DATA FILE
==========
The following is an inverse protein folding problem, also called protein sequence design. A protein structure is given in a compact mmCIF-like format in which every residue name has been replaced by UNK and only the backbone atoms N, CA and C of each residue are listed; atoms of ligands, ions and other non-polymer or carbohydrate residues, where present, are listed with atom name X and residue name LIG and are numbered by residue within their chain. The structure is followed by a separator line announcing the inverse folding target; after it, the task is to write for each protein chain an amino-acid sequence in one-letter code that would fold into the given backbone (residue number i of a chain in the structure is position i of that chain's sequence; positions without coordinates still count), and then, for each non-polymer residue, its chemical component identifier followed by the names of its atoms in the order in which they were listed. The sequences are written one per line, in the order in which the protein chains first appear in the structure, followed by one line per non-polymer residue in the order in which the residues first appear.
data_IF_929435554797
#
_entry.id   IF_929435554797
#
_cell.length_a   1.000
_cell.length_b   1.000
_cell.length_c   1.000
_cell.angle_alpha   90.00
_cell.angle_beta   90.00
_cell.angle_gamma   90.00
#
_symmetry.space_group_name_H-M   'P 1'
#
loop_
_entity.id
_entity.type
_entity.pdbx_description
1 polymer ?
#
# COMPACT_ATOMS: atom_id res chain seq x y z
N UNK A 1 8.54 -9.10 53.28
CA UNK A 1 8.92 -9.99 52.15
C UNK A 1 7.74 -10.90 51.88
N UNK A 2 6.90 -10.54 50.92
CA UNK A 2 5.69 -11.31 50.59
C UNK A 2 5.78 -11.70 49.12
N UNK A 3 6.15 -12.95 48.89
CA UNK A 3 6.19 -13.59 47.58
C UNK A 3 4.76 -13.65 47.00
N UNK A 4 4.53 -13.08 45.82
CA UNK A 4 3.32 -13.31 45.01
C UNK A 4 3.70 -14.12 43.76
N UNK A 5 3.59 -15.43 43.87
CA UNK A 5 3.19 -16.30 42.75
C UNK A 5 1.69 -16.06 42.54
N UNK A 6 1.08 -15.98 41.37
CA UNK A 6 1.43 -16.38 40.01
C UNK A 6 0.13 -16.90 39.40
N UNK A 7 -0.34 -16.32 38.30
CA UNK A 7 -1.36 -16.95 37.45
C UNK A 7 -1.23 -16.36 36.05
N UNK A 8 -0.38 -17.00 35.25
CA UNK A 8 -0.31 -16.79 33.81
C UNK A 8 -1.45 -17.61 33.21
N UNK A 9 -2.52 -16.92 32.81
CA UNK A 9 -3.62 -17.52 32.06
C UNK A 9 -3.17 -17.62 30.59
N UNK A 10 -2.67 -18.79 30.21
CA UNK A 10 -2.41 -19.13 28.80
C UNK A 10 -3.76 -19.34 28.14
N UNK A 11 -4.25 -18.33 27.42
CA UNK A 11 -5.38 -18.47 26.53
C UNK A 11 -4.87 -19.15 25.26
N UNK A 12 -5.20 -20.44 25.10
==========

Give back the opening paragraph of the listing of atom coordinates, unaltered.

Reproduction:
The following is an inverse protein folding problem, also called protein sequence design. A protein structure is given in a compact mmCIF-like format in which every residue name has been replaced by UNK and only the backbone atoms N, CA and C of each residue are listed; atoms of ligands, ions and other non-polymer or carbohydrate residues, where present, are listed with atom name X and residue name LIG and are numbered by residue within their chain. The structure is followed by a separator line announcing the inverse folding target; after it, the task is to write for each protein chain an amino-acid sequence in one-letter code that would fold into the given backbone (residue number i of a chain in the structure is position i of that chain's sequence; positions without coordinates still count), and then, for each non-polymer residue, its chemical component identifier followed by the names of its atoms in the order in which they were listed. The sequences are written one per line, in the order in which the protein chains first appear in the structure, followed by one line per non-polymer residue in the order in which the residues first appear.